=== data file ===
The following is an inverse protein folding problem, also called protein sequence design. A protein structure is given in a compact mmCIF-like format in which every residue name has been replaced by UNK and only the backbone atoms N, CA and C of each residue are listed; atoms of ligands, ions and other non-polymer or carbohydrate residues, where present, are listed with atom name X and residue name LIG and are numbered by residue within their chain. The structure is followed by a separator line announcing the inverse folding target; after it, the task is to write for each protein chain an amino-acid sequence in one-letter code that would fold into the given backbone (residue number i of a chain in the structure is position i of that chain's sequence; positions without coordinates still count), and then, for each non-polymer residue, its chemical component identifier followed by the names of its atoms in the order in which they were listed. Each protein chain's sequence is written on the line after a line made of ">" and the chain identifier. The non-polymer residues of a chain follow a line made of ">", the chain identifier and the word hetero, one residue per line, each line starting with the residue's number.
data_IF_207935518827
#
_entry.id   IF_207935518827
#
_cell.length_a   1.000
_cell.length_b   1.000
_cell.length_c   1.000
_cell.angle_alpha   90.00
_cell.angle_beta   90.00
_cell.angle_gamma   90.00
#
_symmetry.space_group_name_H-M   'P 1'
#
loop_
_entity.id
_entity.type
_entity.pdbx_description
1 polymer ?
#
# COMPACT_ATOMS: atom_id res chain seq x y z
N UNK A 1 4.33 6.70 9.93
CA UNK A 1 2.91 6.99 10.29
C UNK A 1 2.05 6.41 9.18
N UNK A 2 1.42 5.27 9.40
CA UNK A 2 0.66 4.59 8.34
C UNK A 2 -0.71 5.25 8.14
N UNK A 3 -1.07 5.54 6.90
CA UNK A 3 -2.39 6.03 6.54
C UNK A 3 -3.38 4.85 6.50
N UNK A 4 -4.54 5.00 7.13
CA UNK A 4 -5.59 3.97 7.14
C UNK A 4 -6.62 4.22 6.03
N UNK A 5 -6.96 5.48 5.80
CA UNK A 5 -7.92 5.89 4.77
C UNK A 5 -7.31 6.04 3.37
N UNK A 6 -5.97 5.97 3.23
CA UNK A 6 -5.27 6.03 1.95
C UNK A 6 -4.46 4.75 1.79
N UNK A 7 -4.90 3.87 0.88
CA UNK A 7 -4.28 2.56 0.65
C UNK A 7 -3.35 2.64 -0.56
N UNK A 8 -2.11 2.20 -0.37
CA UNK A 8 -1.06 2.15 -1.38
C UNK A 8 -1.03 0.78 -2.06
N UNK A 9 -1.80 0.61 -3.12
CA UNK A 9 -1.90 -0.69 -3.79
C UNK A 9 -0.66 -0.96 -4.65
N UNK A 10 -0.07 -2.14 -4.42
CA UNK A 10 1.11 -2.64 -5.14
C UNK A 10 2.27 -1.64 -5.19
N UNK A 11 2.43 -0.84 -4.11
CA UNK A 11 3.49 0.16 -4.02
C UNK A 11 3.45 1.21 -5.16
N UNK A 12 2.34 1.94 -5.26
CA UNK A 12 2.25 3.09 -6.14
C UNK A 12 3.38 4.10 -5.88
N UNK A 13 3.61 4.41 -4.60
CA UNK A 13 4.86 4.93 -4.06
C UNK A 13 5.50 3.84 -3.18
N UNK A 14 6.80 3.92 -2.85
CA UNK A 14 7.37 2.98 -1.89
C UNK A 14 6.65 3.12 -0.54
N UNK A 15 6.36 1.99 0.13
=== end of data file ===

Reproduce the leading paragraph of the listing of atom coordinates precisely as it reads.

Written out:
The following is an inverse protein folding problem, also called protein sequence design. A protein structure is given in a compact mmCIF-like format in which every residue name has been replaced by UNK and only the backbone atoms N, CA and C of each residue are listed; atoms of ligands, ions and other non-polymer or carbohydrate residues, where present, are listed with atom name X and residue name LIG and are numbered by residue within their chain. The structure is followed by a separator line announcing the inverse folding target; after it, the task is to write for each protein chain an amino-acid sequence in one-letter code that would fold into the given backbone (residue number i of a chain in the structure is position i of that chain's sequence; positions without coordinates still count), and then, for each non-polymer residue, its chemical component identifier followed by the names of its atoms in the order in which they were listed. Each protein chain's sequence is written on the line after a line made of ">" and the chain identifier. The non-polymer residues of a chain follow a line made of ">", the chain identifier and the word hetero, one residue per line, each line starting with the residue's number.